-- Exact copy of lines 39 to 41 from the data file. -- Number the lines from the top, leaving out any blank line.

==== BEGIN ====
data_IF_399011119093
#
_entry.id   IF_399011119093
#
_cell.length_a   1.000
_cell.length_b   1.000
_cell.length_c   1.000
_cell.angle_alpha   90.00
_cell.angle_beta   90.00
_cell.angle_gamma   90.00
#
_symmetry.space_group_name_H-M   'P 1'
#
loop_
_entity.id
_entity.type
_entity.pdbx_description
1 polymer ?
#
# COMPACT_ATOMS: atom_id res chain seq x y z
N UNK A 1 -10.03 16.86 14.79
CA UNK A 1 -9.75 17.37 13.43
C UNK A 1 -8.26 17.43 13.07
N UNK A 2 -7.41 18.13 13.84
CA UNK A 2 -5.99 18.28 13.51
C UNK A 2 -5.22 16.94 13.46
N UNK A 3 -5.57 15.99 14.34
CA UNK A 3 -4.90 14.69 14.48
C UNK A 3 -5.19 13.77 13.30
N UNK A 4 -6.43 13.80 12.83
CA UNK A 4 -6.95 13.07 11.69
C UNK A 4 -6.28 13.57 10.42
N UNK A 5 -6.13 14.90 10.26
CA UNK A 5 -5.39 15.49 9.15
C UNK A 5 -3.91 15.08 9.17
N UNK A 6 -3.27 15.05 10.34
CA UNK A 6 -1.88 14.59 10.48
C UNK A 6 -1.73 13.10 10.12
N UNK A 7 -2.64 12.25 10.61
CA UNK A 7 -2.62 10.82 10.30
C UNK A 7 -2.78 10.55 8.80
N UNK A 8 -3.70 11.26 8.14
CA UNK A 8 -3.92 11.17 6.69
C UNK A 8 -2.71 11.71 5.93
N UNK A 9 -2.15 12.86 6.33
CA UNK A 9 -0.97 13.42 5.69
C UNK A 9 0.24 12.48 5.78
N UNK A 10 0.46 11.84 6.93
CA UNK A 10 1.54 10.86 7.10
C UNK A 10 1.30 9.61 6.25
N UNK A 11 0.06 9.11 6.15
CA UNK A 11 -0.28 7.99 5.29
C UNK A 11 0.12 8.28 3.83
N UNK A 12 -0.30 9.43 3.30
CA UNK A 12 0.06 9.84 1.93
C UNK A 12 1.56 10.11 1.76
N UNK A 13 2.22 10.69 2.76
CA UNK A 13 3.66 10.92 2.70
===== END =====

N UNK A 7 -2.64 12.25 10.61
CA UNK A 7 -2.62 10.82 10.30
C UNK A 7 -2.78 10.55 8.80